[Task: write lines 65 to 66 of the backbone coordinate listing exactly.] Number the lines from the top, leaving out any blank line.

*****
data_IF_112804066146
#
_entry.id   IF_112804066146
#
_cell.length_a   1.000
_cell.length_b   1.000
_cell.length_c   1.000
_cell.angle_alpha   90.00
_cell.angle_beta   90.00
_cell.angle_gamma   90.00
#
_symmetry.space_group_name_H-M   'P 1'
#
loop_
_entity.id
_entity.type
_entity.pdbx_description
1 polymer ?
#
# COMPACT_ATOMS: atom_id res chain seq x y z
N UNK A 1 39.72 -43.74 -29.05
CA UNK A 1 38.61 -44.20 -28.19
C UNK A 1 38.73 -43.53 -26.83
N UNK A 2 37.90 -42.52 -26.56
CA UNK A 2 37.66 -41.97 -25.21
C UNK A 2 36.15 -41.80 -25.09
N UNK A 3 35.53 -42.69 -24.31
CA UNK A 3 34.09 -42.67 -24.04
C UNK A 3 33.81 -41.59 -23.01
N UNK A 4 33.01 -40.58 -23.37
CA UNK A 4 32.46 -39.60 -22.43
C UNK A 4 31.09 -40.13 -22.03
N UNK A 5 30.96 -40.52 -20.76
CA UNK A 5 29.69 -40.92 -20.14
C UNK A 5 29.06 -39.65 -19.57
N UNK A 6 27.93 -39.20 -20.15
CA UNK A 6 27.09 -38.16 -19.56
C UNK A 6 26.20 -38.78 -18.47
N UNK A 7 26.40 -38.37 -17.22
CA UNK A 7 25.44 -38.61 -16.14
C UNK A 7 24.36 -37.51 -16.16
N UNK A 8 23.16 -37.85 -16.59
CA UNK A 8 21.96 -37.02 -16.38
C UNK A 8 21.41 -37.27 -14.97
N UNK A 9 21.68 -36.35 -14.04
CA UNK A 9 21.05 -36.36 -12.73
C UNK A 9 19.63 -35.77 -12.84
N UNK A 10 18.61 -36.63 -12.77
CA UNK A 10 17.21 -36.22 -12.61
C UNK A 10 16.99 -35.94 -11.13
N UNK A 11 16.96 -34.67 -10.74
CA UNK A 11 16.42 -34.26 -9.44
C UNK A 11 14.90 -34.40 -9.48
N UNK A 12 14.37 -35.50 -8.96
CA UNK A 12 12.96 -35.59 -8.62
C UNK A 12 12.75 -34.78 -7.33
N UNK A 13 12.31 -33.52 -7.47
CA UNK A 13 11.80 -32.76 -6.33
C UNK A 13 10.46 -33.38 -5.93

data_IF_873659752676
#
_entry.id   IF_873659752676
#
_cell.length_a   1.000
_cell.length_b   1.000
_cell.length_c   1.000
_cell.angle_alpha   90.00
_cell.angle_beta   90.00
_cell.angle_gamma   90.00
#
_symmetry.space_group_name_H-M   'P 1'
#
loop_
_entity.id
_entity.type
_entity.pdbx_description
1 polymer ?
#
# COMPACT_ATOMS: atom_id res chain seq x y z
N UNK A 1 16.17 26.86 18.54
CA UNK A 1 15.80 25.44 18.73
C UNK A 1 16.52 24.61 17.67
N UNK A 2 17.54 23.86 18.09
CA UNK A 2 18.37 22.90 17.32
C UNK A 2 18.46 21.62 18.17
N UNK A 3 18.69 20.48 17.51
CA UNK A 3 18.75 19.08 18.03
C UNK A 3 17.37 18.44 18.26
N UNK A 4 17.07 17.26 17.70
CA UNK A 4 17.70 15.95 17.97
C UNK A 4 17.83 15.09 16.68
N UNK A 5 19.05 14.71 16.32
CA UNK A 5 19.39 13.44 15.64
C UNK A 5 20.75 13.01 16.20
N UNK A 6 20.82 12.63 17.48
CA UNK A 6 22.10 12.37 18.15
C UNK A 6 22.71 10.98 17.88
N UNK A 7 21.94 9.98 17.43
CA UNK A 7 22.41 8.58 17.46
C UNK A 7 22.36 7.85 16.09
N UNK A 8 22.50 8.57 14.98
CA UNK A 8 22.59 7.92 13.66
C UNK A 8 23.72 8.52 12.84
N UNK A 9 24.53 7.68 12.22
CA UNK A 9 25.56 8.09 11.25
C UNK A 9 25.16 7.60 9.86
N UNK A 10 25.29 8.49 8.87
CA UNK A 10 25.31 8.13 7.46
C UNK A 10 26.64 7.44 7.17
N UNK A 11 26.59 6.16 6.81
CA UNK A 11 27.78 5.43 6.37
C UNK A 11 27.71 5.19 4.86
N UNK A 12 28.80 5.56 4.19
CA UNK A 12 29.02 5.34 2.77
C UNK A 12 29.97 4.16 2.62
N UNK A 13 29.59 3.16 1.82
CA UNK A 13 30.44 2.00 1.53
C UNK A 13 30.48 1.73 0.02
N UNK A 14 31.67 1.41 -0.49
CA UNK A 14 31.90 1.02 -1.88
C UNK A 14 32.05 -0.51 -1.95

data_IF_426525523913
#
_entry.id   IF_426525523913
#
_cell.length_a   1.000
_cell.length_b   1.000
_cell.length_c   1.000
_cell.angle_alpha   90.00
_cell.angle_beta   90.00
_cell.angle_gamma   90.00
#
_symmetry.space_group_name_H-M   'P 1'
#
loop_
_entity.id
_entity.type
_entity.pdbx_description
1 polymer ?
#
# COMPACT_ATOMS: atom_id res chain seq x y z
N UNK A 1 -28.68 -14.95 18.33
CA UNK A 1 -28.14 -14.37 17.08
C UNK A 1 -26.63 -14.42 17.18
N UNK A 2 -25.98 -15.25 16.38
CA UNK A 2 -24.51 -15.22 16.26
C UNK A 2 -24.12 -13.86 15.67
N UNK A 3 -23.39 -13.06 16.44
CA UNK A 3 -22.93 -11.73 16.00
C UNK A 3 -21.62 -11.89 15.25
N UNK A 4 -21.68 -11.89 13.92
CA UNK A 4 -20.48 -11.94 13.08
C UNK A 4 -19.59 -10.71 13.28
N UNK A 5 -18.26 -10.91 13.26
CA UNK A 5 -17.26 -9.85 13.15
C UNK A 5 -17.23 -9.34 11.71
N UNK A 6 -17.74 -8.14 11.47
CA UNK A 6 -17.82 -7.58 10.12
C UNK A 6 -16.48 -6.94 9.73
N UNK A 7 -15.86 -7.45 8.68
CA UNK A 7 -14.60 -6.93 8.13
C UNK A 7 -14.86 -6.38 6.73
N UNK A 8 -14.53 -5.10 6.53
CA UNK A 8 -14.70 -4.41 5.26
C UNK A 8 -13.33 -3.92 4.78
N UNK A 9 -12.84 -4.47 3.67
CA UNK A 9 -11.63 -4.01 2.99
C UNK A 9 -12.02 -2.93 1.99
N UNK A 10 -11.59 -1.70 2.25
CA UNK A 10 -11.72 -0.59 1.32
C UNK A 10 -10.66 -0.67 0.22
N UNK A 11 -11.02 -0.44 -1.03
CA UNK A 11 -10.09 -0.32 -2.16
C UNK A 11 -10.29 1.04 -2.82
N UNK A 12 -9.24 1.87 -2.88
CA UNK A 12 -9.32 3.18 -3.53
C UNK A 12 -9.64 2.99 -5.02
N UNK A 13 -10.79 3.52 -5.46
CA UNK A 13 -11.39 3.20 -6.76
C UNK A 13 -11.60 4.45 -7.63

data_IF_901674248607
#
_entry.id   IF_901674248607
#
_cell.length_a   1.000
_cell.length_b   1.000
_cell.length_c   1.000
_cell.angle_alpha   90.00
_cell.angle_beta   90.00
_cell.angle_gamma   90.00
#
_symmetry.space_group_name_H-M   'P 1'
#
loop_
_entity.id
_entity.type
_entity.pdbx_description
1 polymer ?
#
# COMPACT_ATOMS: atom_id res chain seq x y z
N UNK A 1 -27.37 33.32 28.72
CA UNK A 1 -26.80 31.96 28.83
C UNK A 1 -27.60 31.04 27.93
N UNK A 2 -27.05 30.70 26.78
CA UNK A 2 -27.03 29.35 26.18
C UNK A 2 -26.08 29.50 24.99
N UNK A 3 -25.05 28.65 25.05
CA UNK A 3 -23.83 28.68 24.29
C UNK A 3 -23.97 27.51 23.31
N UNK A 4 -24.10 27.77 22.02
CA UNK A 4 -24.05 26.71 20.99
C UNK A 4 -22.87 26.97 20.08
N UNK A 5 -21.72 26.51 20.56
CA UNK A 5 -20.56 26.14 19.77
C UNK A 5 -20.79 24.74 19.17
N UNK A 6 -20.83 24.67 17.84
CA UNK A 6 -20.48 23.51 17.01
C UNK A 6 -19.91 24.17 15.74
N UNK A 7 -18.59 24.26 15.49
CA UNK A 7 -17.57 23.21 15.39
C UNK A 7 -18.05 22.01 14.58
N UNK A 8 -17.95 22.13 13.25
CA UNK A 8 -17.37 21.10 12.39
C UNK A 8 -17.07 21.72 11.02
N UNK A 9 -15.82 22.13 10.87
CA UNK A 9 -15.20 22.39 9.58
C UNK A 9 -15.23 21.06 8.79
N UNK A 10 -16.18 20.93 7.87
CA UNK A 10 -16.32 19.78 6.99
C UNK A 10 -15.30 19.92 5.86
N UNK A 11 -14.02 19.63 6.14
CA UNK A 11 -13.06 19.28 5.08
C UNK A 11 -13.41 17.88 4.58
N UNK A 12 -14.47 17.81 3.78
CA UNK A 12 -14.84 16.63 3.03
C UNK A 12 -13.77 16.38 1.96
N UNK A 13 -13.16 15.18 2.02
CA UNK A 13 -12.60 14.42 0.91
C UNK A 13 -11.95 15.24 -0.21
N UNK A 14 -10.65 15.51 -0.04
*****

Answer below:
_cell.length_b   1.000
_cell.length_c   1.000